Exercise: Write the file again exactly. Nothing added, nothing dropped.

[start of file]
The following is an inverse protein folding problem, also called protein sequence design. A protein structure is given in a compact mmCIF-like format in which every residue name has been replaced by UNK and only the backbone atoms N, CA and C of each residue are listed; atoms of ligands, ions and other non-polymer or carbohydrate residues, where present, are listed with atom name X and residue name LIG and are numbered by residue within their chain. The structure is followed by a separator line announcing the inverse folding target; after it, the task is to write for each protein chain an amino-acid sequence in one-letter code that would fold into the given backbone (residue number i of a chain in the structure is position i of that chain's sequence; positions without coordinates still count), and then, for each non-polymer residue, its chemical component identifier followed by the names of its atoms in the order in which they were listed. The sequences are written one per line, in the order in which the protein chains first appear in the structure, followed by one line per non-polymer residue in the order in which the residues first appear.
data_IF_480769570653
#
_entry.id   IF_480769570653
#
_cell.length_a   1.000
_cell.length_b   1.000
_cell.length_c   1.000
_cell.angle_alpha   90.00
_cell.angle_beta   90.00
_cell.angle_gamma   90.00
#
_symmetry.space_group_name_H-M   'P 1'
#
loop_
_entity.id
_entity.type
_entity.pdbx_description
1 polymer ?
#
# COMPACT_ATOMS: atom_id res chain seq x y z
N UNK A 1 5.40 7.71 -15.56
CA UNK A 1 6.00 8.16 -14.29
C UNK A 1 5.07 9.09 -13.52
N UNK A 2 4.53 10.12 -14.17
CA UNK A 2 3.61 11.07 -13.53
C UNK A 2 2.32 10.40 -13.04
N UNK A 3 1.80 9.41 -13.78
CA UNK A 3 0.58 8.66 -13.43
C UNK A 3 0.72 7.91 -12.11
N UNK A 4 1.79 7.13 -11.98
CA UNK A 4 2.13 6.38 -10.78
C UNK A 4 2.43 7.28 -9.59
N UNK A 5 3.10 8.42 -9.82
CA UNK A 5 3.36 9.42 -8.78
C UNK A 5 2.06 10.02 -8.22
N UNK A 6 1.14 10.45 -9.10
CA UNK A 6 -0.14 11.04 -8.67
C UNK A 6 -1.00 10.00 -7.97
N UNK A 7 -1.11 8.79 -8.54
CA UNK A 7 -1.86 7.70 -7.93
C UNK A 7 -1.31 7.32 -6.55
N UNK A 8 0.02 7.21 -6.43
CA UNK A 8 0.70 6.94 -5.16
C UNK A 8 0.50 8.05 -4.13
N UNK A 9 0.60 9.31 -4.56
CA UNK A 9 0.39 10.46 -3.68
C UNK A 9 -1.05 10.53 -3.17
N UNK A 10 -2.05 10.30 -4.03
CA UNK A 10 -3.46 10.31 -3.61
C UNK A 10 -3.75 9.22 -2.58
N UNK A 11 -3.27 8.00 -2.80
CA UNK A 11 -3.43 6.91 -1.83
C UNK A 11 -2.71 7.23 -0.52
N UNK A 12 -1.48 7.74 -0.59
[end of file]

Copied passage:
The following is an inverse protein folding problem, also called protein sequence design. A protein structure is given in a compact mmCIF-like format in which every residue name has been replaced by UNK and only the backbone atoms N, CA and C of each residue are listed; atoms of ligands, ions and other non-polymer or carbohydrate residues, where present, are listed with atom name X and residue name LIG and are numbered by residue within their chain. The structure is followed by a separator line announcing the inverse folding target; after it, the task is to write for each protein chain an amino-acid sequence in one-letter code that would fold into the given backbone (residue number i of a chain in the structure is position i of that chain's sequence; positions without coordinates still count), and then, for each non-polymer residue, its chemical component identifier followed by the names of its atoms in the order in which they were listed. The sequences are written one per line, in the order in which the protein chains first appear in the structure, followed by one line per non-polymer residue in the order in which the residues first appear.
data_IF_480769570653
#
_entry.id   IF_480769570653
#
_cell.length_a   1.000
_cell.length_b   1.000
_cell.length_c   1.000
_cell.angle_alpha   90.00
_cell.angle_beta   90.00
_cell.angle_gamma   90.00
#
_symmetry.space_group_name_H-M   'P 1'
#
loop_
_entity.id
_entity.type
_entity.pdbx_description
1 polymer ?
#
# COMPACT_ATOMS: atom_id res chain seq x y z
N UNK A 1 5.40 7.71 -15.56
CA UNK A 1 6.00 8.16 -14.29
C UNK A 1 5.07 9.09 -13.52
N UNK A 2 4.53 10.12 -14.17
CA UNK A 2 3.61 11.07 -13.53
C UNK A 2 2.32 10.40 -13.04
N UNK A 3 1.80 9.41 -13.78
CA UNK A 3 0.58 8.66 -13.43
C UNK A 3 0.72 7.91 -12.11
N UNK A 4 1.79 7.13 -11.98
CA UNK A 4 2.13 6.38 -10.78
C UNK A 4 2.43 7.28 -9.59
N UNK A 5 3.10 8.42 -9.82
CA UNK A 5 3.36 9.42 -8.78
C UNK A 5 2.06 10.02 -8.22
N UNK A 6 1.14 10.45 -9.10
CA UNK A 6 -0.14 11.04 -8.67
C UNK A 6 -1.00 10.00 -7.97
N UNK A 7 -1.11 8.79 -8.54
CA UNK A 7 -1.86 7.70 -7.93
C UNK A 7 -1.31 7.32 -6.55
N UNK A 8 0.02 7.21 -6.43
CA UNK A 8 0.70 6.94 -5.16
C UNK A 8 0.50 8.05 -4.13
N UNK A 9 0.60 9.31 -4.56
CA UNK A 9 0.39 10.46 -3.68
C UNK A 9 -1.05 10.53 -3.17
N UNK A 10 -2.05 10.30 -4.03
CA UNK A 10 -3.46 10.31 -3.61
C UNK A 10 -3.75 9.22 -2.58
N UNK A 11 -3.27 8.00 -2.80
CA UNK A 11 -3.43 6.91 -1.83
C UNK A 11 -2.71 7.23 -0.52
N UNK A 12 -1.48 7.74 -0.59